The effects of heel height, shoe volume and upper stiffness on shoe comfort and plantar pressure

Melvin, JMA 2014, The effects of heel height, shoe volume and upper stiffness on shoe comfort and plantar pressure , PhD thesis, University of Salford.

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The research in this thesis investigated the independent effects of changing heel height, forefoot shoe volume and upper material stiffness on plantar pressures and comfort in ladies raised heel shoes. Plantar pressure is widely associated with comfort and foot pain including conditions such as subchondral bone microfractures, cartilage degeneration, osteoarthritis, hallux valgus, plantar calluses, metatarsalgia, morton’s neuroma, and hammer toe. Reducing peak plantar pressure at localised foot regions is therefore an aspiration of footwear manufacturers and health professionals alike. As a precursor to the primary investigations, protocols for measuring plantar pressure were investigated. Specifically, how long it takes for a participant to acclimatise to new footwear and how many steps must be measured to provide valid plantar pressure data are research design issues not thoroughly resolved by prior research. In the first study within this thesis it was found that 166 steps per foot were required to acclimatise to unfamiliar footwear. Also, that data from 30 steps should be collected to ensure sufficient data for a representative step could be accurately calculated (within error of +/-2.5%) assumed The second study investigated the effects of incremental increases in heel height and upper material stiffness on comfort and plantar pressure. It was found that an increase in heel height of 20mm was required for a significant 19% increase in plantar pressure at MTP1 in shoes which have a heel height under 55mm. A significant increase in pressure was observed with just a 10mm increase in heel height for shoes over 55mm. Similar, though smaller, effects were observed for perceived comfort in different heel heights. The third study investigated the effects of shoe volume and upper stiffness on comfort and plantar pressure. It was found that an increase in shoe volume increased the pressure at the MTP1 and reduced it at the heel. There was also a volume, the medium volume shoe, which clearly produced the significantly lowest pressure at the MT24 (275kPa medium shoe compared to 289kPa and 305 kPa in the smallest and largest volumes respectively). A significant interaction between shoe volume and material stiffness was also observed: when the material stiffness is changed the amplitude of the effect due to volume is magnified. Of the three footwear features investigated heel height has the greatest significant effect on both comfort (74% increase in overall discomfort for 35mm to 75mm heel height) and plantar pressure (33% increase at MTP1 between 35 and 75 mm heel height), followed by shoe volume then upper stiffness. There was a clear relationship between plantar pressure and comfort and the results suggest that shoes with an effective heel height over 55mm should be considered different from those with heel height less than 55mm. This serves to define a “high heeled“shoe. To ensure that set measurements could be defined investigations into the effects of heel height were completed with only one shoe size. Thus for other shoe sizes scaling may be required. The results of this thesis will improve the quality of future investigations because it has provided guidelines on the required number of steps to acclimatise to unfamiliar footwear, and the number of steps required to produce an average representative step. Also, to the benefit of researchers, the results of this thesis have highlighted the difficulty in controlling features of footwear such as the stiffness of the upper material whilst simultaneously demonstrating the importance of controlling this feature. For both shoe manufactures and research these results have shown the effect of a systematic increase in heel height which has enabled the first pressure and comfort based definition of a high heeled shoe. From this information designers will have a greater understanding of how their designs will have an effect on the plantar pressure and comfort experienced by the wearer.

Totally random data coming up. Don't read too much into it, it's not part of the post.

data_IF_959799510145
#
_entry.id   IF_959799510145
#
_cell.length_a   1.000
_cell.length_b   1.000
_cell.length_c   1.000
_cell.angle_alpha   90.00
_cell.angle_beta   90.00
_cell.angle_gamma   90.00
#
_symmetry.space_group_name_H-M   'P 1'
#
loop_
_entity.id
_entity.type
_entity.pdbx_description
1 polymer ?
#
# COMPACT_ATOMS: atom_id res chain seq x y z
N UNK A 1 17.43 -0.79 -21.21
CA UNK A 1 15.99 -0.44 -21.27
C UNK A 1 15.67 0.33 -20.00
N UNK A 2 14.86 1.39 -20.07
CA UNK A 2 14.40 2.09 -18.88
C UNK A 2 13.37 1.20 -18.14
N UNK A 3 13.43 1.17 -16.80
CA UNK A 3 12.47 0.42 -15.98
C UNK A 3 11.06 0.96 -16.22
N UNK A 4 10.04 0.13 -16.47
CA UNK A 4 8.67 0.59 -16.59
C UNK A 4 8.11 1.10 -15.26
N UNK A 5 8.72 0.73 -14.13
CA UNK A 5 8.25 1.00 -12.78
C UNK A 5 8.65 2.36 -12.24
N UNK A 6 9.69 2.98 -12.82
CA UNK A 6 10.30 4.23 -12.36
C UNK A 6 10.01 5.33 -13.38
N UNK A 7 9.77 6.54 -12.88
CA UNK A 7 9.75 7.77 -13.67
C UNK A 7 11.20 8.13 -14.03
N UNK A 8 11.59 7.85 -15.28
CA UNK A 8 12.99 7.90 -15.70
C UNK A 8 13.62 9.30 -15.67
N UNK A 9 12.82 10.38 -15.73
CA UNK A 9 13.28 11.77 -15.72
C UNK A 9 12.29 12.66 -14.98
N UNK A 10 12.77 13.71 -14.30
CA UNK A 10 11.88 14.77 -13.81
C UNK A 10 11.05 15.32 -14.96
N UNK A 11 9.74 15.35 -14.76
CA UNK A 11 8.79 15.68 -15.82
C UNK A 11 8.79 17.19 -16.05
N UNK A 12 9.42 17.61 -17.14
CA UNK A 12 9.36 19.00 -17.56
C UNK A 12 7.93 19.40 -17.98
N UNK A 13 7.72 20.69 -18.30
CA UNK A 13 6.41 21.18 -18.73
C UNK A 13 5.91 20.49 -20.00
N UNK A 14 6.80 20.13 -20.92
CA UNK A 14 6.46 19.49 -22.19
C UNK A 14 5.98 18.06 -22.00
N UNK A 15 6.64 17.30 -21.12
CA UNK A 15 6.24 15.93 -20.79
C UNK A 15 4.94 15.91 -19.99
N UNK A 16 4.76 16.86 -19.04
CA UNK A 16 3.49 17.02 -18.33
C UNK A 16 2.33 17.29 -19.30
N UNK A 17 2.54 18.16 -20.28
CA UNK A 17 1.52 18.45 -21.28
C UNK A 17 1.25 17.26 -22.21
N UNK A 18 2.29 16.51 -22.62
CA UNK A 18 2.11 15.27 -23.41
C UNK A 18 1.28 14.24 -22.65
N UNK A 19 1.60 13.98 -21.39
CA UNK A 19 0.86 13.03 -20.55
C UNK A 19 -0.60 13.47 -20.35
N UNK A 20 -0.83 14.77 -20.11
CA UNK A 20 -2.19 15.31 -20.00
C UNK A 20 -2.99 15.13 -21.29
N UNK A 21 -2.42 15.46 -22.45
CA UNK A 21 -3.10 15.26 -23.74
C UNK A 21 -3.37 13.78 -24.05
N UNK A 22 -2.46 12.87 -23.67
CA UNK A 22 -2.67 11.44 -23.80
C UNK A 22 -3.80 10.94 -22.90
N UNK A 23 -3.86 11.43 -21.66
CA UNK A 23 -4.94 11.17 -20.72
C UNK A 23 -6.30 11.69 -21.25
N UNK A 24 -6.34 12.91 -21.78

Item Type: Thesis (PhD)
Contributors: Nester, CJ (Supervisor)
Themes: Health and Wellbeing
Schools: Schools > School of Health Sciences
Funders: Reckitt Benckiser
Depositing User: JMA Melvin
Date Deposited: 03 Jul 2015 15:20
Last Modified: 27 Aug 2021 23:15

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